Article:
Ronks, PA asked in Consumer Law, Criminal Law, Employment Law and Business Law for Florida

Q: Our pharmacy in FL was burglarized by the alarm company’s tech in 2017. One was caught and sentenced, can we still sue?

The alarm company we hired to install cameras and security system sent out a tech to do the install, that tech later robbed the pharmacy with a help from another person. That second person was caught and sentenced and police immediately knew it was the alarm company’s tech because upon reviewing the footage they saw he knew the exact dead spot in the Pharmacy and the hidden DVR’s location. He also disabled the alarm in the adjacent business which hired the same alarm company. The person caught and sentenced was actually the associate, not the tech himself. It’s not clear if they caught the tech and updates have been vague from the detective. This happened in 2017. How long is the statute of limitations for recovery of damages? We want to sue the alarm for hiring professional robbers as their installers but not sure if we still can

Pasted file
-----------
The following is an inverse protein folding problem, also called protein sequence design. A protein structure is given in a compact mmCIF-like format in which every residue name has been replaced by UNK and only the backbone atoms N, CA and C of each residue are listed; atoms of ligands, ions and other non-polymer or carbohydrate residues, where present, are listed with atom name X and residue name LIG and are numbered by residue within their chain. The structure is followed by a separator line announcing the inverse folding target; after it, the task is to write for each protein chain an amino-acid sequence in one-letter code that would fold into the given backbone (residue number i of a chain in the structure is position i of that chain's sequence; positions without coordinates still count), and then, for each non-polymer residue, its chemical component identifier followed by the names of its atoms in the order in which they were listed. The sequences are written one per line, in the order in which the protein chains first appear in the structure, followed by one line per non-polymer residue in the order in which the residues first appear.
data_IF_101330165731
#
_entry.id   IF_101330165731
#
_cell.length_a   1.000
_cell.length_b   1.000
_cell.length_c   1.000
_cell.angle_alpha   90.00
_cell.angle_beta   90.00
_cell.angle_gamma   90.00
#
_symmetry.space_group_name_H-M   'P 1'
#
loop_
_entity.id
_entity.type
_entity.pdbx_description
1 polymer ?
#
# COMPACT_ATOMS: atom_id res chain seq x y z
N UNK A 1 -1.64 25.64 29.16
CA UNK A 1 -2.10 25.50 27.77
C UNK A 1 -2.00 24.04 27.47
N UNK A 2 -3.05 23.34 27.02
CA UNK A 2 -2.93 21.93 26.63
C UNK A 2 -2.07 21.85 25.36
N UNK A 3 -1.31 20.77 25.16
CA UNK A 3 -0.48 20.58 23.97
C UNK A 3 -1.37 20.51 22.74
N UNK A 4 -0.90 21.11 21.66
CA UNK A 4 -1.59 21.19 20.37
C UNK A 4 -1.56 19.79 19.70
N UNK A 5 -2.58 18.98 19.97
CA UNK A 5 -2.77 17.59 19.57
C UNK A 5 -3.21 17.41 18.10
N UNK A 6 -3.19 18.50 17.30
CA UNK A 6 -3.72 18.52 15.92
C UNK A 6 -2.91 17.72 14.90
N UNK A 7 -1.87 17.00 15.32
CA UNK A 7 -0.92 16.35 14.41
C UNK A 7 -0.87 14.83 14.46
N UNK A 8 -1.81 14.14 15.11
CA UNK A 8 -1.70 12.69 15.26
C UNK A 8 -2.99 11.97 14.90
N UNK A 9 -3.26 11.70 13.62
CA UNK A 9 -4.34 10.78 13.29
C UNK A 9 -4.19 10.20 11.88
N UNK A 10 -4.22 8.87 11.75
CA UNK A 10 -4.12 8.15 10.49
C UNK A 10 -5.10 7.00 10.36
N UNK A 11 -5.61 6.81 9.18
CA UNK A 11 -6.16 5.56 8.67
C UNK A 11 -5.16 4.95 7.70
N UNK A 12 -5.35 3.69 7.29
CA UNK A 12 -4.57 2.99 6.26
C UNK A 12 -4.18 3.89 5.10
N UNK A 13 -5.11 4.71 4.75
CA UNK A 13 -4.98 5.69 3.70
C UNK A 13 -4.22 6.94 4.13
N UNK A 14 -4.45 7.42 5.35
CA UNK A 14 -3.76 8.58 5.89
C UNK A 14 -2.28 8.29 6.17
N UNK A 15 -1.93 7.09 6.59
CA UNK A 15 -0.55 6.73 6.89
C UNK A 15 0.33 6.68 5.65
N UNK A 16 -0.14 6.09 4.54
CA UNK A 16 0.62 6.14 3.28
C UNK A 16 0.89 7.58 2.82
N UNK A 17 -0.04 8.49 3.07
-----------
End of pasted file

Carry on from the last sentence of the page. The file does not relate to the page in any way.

1 Lawyer Answer
Charles M.  Baron
Charles M. Baron
  • Criminal Law Lawyer
  • Hollywood, FL
  • Licensed in Florida

A: The Fla. Limitations period for negligence suit is 4 years from either the date of incident or from the time the damage was discovered. Either way, the time is probably up for an action based on negligence, such as negligent hiring or negligent retention. I say "probably" because this forum is not for legal advice, but rather for general legal educational purposes, so no definite answer as to any suit deadline may be given here.

Even if you would be within the limitations period, you wouldn't have a negligent hiring or negligent retention claim based merely on the fact that the employee committed the crime (while off-duty); rather, the employer would have to be on notice of the potential problem, such as if they hired someone without doing a background check that would have revealed a criminal record. Nor would the employer be vicariously (that is, automatically) liable for its employee committing a crime while off-duty.

The potential criminal charge against the culprit has a limitations period as well - probably 5 years, or possibly 6 years if he was continuously absent from the state or was without a reasonably ascertainable place of abode or work within the state during the initial 5-year period.

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